Thu Jul 11, 2019 10:44 pm #1705630
profchrisreed wrote:Flyin'Dutch' wrote:Going back to what was written before, I would not expect for infringements due to a moment of inattention to be dealt with any different as a speeding offence due to a similar moment of inattention, ie a speed awareness course.
There is a difference though, as the analysis I posted before shows.
Infringements which don't cause loss of separation just get a warning letter (repeat infringements etc aside).
Infringements which do cause loss of separation etc get the course.
I've already said that I'm not comfortable with a system where the outcome of a breach of the law differs according to factors outside the infringer's control or knowledge. If it's OK, I'd like those running the system to explain why, in order to convince the regulated (that's us) that it's not a purely arbitrary choice.
I am surprised that as a legal expert that you ask this. Surely this is covered by Section 143 of the Criminal Justice Act 2003: “Determining the seriousness of an offence”? Where specific attention should be paid to the consequences of the crime?
“In considering the seriousness of any offence, the court must consider the offender’s culpability in committing the offence and any harm which the offence caused, was intended to cause or might foreseeably have caused.”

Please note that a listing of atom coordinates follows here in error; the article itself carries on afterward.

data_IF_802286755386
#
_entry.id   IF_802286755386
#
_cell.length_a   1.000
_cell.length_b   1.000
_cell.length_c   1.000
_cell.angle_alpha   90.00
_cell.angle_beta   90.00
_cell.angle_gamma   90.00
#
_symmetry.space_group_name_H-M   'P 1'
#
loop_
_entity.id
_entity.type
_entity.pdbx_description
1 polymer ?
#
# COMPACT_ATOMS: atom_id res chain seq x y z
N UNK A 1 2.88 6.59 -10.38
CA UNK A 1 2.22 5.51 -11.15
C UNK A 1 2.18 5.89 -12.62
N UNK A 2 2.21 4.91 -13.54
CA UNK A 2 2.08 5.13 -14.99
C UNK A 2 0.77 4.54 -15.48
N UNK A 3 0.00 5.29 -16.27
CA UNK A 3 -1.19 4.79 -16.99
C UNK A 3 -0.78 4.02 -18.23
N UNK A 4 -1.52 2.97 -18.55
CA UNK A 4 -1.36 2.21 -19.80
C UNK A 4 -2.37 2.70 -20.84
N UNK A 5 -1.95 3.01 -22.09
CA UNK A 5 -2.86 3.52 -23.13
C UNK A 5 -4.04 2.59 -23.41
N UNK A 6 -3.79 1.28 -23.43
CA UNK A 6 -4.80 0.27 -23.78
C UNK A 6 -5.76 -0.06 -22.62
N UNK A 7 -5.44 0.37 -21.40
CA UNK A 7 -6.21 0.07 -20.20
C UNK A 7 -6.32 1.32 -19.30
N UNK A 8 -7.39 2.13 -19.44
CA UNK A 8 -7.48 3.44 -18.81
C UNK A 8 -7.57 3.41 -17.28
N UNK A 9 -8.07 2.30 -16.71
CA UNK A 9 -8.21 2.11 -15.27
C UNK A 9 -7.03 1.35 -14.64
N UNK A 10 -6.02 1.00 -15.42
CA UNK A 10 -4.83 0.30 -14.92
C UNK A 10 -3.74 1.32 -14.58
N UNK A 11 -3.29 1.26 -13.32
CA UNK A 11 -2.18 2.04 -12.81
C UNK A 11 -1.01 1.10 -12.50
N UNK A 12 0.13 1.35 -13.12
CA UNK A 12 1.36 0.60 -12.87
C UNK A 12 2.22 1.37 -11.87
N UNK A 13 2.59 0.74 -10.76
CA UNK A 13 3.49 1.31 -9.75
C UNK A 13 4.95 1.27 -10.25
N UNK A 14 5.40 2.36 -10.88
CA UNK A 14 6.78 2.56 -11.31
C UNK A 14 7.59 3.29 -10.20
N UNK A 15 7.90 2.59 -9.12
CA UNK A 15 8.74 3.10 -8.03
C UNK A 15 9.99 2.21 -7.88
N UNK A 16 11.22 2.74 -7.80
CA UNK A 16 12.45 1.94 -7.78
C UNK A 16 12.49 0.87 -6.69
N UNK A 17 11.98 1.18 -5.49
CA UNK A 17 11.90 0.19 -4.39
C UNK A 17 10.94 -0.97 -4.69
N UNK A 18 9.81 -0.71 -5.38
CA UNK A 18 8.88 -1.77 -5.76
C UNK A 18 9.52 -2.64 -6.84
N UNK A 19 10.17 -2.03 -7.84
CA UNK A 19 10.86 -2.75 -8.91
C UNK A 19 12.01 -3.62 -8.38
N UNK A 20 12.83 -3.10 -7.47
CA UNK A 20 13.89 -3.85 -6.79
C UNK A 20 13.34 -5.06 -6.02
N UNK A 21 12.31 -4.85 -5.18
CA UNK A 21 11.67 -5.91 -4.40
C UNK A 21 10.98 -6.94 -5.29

Is it not the final 4 words that would apply in this instance?
Then you have the 4 tests for levels of Culpability for sentencing purposes:
Where the offender;
1. Has the intention to offend, with the highest culpability when an offence is planned. The worse the harm intended, the greater the seriousness.
2. Is reckless as to whether an offence is caused, that is, where the offender appreciates at least some offence would be caused but proceeds giving no thought to the consequences even though the extent of the risk would be obvious to most people.
3. Has knowledge of the specific risks entailed by his actions even though he does not intend to cause the offence that results.
4. Is guilty of negligence.
Then a whole bunch of aggravating or mitigating factors to take into account.
I thought all of this was normal practice in UK Law??